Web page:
Under these unfortunate circumstances, Charles Townshend, as chancellor of the exchequer, proposed the annual rate for the land-tax. He called for the amount of four shillings in the pound, the rate at which it had stood during the war; but he promised next year to reduce it to three. The country gentlemen grumbled, representing that in years of peace it was commonly reduced to three and sometimes to two. Grenville saw his advantage - his great opponent away - the landholders ready to rebel, and he moved an amendment that, instead of next year, the reduction should take place immediately. Dowdeswell supported him, and the amendment was carried by two hundred and six votes against a hundred and eighty-eight. The opposition was astonished at its own success, and yet it need not; they who had to vote were chiefly land-owners, and men who did not like taxing themselves. As lord Chesterfield observed, "All the landed gentlemen had bribed themselves with this shilling in the pound."

The opposition was in ecstacies: it was the first defeat of ministers on a financial question since the days of Walpole, and in our time, the chancellor would have resigned. The blow seemed to rouse Chatham. Three days after this event, on the 2nd of March, he arrived in town, though swathed in flannel, and scarcely able to move hand or foot. He was in the highest state of indignation against Townshend, not only as regarded the land-tax, by which half a million was struck from the revenue of the year, but because he had been listening to overtures from the directors of the India House, calculated to damage the great scheme of Indian administration which Chatham was contemplating. He declared that the chancellor of the exchequer and himself could not hold office together. A few days, and Townshend would have been dismissed from office, and the country might have escaped one of its greatest shocks; but, unfortunately, the malady of Chatham returned with redoubled violence, and in a new and more terrible form. He was obliged to refuse seeing any one on state affairs. For a time his colleagues and the king were urgent for some communication with him, supposing that his illness was merely his old enemy, the gout, and there was much dissatisfaction amongst his friends, and exultation amongst his enemies at what was deemed his crotchety humour in so entirely shutting himself up under such critical circumstances, when his own fame, his own great plans, and the welfare of the state, were all at stake. But, in time, it came to be understood that this refusal to see any one, or to comply with the repeated and earnest desires of the king, expressed in letters to him, to admit Grafton, as one of his best friends, or to examine important papers, was no voluntary matter, but the melancholy result of his ailment. It seems to have been the fact, that anxious, when at Marlborough, to get to town and resume the reins of business, his physician, Dr. Addington, had given him some strong medicines to disperse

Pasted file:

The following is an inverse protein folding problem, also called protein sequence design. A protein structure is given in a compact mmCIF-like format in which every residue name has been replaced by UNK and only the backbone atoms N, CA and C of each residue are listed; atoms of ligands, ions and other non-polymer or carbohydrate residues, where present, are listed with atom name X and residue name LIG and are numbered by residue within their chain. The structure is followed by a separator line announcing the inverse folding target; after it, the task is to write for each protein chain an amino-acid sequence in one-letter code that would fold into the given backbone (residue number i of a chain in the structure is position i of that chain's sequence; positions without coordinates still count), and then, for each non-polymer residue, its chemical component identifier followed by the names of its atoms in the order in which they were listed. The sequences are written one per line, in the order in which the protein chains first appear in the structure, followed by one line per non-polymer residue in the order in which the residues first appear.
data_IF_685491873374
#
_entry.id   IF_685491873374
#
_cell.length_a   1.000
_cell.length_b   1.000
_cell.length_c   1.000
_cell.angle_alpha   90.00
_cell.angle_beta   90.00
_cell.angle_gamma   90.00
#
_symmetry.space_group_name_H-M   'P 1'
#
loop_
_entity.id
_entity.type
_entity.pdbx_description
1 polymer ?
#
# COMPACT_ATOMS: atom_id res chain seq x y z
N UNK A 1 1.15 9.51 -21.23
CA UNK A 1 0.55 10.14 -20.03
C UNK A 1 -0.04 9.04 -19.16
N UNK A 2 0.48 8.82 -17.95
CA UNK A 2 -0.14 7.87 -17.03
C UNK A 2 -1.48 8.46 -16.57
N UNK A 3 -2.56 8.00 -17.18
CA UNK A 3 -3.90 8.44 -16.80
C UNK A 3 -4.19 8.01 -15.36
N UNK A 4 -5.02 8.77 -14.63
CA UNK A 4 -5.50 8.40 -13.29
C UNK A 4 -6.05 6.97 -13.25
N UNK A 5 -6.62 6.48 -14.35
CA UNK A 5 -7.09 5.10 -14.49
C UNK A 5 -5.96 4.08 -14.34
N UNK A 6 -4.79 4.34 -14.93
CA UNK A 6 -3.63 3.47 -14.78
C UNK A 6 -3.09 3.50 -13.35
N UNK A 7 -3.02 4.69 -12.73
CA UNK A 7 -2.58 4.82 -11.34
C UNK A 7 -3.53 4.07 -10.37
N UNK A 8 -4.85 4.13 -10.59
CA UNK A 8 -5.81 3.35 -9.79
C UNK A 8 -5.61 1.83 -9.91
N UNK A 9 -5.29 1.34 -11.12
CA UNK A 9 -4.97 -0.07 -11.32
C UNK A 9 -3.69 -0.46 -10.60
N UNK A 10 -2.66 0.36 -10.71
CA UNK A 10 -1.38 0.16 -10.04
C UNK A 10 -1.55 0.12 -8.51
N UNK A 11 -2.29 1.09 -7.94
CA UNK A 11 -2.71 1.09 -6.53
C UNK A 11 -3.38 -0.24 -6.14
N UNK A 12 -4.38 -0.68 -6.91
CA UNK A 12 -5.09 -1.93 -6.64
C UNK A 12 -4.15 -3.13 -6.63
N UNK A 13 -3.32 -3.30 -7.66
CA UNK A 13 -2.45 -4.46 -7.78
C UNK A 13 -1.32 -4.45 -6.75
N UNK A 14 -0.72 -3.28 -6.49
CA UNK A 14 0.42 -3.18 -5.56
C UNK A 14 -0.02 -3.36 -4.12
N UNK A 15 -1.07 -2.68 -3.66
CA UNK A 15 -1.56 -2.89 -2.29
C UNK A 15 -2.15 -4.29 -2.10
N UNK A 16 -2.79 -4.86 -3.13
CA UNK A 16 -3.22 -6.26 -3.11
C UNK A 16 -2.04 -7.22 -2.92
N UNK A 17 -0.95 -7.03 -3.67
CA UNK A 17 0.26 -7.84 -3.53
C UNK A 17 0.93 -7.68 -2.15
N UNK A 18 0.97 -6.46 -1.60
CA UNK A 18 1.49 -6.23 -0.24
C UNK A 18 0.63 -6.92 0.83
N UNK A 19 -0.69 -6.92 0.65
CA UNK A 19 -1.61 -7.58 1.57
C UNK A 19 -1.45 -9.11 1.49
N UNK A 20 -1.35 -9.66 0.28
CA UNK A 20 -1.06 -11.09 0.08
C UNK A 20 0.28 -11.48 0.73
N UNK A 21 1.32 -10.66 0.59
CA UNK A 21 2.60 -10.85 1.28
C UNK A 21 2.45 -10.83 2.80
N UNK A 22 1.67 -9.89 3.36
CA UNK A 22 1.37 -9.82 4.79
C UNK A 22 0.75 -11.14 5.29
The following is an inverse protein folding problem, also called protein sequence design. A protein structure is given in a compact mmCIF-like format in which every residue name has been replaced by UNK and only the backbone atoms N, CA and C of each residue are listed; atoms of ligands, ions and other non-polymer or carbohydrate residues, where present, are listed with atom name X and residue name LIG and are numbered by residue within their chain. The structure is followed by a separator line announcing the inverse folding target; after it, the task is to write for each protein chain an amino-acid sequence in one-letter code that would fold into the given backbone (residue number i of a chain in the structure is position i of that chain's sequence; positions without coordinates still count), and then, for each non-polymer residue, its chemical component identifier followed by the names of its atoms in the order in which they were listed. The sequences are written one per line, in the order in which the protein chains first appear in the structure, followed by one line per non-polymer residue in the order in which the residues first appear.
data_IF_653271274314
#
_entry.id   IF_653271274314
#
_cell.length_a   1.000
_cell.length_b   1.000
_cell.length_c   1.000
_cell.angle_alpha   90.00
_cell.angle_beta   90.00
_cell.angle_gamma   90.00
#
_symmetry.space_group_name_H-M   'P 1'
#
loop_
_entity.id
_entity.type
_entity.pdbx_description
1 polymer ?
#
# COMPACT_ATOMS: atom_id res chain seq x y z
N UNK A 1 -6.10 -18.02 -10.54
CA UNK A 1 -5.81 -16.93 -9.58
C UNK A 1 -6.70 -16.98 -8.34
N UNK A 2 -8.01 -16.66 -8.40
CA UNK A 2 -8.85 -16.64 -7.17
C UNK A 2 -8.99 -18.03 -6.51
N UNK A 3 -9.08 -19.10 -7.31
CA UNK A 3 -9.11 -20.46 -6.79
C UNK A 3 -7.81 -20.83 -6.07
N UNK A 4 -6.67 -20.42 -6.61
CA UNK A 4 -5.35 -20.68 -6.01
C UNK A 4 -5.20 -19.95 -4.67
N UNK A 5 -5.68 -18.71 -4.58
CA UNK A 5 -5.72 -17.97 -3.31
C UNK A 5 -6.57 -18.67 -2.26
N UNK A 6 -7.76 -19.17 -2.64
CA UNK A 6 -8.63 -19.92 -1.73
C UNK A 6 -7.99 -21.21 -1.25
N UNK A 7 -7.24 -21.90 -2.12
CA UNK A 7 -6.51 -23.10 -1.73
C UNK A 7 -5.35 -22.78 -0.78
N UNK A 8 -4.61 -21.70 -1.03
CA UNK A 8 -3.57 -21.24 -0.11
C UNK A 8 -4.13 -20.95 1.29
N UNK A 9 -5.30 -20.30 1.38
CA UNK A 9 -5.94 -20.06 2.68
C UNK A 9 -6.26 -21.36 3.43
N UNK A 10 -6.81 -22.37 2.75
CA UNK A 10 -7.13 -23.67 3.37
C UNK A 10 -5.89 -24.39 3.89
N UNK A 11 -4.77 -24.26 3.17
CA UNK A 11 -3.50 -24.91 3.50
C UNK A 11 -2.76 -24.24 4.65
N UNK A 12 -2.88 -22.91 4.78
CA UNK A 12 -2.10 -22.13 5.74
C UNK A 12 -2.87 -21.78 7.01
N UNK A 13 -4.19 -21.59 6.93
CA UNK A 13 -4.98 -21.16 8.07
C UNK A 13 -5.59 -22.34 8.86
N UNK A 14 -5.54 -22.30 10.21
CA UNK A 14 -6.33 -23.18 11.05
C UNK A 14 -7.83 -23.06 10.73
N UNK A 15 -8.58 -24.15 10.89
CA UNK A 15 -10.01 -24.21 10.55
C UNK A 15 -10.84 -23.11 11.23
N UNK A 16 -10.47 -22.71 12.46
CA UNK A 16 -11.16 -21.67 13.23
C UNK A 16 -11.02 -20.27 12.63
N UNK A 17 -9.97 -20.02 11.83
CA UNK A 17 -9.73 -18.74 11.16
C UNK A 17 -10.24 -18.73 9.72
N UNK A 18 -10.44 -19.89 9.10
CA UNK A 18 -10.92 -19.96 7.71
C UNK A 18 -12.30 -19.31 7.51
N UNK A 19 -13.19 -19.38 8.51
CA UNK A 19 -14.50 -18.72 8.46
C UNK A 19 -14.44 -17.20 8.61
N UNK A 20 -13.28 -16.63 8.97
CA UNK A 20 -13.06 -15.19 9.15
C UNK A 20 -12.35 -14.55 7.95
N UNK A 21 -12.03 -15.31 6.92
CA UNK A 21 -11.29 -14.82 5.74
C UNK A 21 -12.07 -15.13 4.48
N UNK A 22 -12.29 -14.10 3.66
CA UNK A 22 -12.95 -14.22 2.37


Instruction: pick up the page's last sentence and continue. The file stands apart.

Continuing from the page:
the gout. These had succeeded in driving it from his extremities, but only to diffuse it all over the system, and to fix it on the nerves. The consequence was that the physical frame, oppressed by this incubus of disease, oppressed the mighty mind of Pitt, and reduced him to a condition of nervous imbecility. Some people imagined that he had become deranged, but that was not the case; he was suffering no imaginary terrors or illusions, but an utter prostration of his intellectual vigour. Lord Chesterfield expressed his condition, when being told that Chatham was disabled by the gout, he replied, "No, a good fit of the gout would cure him!" That is, one of his usual attacks of gout in his extremities, would be a proof that it had quitted its present insidious hold on his whole system.

Whately, the secretary of Grenville, thus describes his condition, as obtained from members of the family: " Lord Chatham's state of health is certainly the lowest state of dejection and debility that mind and body can be in. He sits all the day leaning on his hands, which he supports on the table; does not permit any person to remain in the room; knocks when he wants anything; and, having made his wants known, gives a signal, without speaking, to the person who answered to his call to retire."

The account given by the duke of Grafton, who obtained a brief interview with him, in May, on the most urgent plea, is quite in accordance with this of Grenville's secretary. "Though I expected," he says, "to find lord Chatham very ill indeed, his situation was different from what I had imagined. His nerves and spirits were affected to a dreadful degree, and the sight of his great mind bowed down and thus weakened by disorder, would have filled me with grief and concern if I had not long borne a sincere attachment to his person and character." At times, the slightest mention of business would throw him into violent agitations; at others, when such matters were carefully kept from him, he would remain calm, and almost cheerful, but utterly incapable of exerting his intellect. In this lamentable condition he continued for upwards of a year.